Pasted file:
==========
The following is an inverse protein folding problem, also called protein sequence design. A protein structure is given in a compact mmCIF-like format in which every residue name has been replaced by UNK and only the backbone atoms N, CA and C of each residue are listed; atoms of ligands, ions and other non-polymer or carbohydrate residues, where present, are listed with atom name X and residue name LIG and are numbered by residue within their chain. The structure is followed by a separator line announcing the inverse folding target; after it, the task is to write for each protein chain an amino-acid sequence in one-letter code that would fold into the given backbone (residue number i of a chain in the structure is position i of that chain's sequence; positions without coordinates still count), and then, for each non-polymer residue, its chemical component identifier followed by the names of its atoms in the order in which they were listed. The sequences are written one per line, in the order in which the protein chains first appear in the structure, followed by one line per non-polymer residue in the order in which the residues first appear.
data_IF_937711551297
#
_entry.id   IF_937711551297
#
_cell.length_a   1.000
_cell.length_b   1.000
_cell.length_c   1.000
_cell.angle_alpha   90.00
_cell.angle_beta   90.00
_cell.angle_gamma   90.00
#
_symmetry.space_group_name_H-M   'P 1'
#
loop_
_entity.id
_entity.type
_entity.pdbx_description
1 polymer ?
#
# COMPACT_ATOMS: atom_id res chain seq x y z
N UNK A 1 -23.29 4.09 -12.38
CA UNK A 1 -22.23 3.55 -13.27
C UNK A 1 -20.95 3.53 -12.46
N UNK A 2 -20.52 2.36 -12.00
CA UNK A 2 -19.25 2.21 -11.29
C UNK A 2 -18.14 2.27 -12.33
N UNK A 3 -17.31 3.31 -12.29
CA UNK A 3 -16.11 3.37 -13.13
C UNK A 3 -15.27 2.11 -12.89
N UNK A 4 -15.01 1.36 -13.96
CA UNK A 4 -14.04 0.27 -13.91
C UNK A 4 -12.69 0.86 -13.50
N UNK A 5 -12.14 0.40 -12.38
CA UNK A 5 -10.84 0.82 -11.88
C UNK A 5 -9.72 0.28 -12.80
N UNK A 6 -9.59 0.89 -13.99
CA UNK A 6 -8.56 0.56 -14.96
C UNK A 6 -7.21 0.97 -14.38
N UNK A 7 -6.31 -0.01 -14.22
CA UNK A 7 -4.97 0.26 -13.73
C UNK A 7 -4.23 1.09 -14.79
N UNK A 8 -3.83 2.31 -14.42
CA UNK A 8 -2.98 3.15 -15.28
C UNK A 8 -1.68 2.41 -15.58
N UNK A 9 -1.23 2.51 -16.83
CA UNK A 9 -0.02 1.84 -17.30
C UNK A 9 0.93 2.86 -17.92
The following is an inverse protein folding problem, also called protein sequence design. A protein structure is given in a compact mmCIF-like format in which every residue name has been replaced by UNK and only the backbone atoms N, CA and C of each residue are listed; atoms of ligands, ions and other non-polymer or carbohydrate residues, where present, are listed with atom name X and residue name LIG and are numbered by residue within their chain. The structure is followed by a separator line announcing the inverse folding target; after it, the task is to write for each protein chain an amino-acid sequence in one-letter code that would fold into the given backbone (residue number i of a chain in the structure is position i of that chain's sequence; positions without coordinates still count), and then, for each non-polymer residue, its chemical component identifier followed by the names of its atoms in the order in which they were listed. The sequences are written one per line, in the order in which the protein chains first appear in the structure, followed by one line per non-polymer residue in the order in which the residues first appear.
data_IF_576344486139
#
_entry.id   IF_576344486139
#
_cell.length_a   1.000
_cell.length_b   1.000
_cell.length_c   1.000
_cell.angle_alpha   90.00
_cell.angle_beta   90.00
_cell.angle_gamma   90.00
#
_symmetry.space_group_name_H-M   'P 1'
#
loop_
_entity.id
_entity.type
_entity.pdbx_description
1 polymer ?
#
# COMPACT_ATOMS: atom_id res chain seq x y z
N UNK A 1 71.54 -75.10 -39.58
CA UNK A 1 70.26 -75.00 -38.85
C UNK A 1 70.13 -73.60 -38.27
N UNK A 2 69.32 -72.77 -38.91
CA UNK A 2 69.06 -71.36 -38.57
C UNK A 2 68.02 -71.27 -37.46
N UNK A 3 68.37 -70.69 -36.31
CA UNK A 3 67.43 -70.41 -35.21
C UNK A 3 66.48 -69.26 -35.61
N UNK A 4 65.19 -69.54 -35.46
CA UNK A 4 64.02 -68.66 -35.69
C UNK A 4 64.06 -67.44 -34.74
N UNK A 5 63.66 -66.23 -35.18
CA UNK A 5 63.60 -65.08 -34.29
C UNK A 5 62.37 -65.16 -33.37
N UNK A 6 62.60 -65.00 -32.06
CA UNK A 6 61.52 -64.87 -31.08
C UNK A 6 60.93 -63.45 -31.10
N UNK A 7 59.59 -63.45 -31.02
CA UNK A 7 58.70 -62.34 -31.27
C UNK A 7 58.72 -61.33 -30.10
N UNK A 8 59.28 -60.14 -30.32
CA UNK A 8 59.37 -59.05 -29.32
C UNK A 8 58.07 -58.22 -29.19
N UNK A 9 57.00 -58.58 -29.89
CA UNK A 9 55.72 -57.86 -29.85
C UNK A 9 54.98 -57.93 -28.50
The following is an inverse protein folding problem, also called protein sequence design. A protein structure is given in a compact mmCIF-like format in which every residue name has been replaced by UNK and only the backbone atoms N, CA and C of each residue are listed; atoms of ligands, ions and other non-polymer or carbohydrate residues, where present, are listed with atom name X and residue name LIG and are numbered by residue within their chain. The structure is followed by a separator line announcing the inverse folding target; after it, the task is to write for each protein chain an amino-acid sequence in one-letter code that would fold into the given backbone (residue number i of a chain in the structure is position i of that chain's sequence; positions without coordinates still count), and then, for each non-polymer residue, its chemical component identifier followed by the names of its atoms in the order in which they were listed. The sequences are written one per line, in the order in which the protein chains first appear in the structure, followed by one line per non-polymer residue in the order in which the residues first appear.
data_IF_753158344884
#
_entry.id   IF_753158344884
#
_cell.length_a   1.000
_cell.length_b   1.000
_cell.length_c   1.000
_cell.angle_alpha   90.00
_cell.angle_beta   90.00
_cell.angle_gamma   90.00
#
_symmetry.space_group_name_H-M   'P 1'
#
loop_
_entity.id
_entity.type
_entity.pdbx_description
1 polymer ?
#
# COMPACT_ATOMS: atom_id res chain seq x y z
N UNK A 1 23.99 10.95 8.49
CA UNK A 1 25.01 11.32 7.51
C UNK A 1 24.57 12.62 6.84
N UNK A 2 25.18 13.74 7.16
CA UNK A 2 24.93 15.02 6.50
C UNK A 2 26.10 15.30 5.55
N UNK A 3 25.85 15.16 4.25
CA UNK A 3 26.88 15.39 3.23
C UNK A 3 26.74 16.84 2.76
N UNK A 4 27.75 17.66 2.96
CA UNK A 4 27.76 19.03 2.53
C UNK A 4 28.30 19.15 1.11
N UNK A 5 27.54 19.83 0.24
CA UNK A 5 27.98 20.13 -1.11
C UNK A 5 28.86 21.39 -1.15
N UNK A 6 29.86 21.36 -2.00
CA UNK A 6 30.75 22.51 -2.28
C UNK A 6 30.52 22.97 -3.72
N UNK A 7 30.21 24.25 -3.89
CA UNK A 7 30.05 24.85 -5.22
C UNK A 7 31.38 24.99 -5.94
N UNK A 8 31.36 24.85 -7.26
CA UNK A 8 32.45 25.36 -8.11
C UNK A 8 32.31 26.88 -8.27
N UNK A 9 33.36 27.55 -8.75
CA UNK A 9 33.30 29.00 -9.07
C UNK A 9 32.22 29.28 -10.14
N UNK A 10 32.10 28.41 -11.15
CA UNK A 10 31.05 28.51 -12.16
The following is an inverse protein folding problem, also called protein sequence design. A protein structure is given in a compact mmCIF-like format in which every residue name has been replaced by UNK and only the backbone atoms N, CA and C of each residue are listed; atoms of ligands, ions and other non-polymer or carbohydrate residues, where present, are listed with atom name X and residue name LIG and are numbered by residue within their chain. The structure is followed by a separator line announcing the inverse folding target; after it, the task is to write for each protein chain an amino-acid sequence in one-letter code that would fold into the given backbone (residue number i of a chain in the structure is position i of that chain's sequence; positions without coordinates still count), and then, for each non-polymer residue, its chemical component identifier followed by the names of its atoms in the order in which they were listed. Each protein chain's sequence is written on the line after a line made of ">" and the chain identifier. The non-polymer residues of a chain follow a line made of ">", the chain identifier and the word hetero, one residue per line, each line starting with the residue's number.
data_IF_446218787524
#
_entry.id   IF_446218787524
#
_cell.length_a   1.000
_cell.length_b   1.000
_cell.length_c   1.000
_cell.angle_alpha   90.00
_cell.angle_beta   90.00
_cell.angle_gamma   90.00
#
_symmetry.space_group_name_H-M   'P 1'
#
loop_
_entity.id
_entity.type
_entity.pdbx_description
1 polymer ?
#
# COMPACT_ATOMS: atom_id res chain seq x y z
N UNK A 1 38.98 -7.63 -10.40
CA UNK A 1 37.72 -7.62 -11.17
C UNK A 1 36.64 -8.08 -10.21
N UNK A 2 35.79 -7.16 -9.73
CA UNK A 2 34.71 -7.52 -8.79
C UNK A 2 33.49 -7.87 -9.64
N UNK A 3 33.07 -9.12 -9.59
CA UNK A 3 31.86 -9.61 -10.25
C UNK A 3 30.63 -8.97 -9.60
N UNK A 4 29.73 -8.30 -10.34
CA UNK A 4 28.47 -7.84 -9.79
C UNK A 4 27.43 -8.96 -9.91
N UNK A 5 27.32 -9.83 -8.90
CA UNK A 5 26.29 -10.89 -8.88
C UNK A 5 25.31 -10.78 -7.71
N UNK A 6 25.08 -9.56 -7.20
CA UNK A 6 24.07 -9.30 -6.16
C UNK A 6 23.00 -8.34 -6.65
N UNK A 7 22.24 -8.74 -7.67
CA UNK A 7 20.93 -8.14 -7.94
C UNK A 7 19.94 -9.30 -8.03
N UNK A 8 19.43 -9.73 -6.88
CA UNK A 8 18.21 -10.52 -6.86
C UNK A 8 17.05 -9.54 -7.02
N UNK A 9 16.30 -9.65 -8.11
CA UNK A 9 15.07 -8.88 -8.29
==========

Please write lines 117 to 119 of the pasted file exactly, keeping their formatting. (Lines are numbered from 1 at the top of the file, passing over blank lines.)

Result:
# COMPACT_ATOMS: atom_id res chain seq x y z
N UNK A 1 23.99 10.95 8.49
CA UNK A 1 25.01 11.32 7.51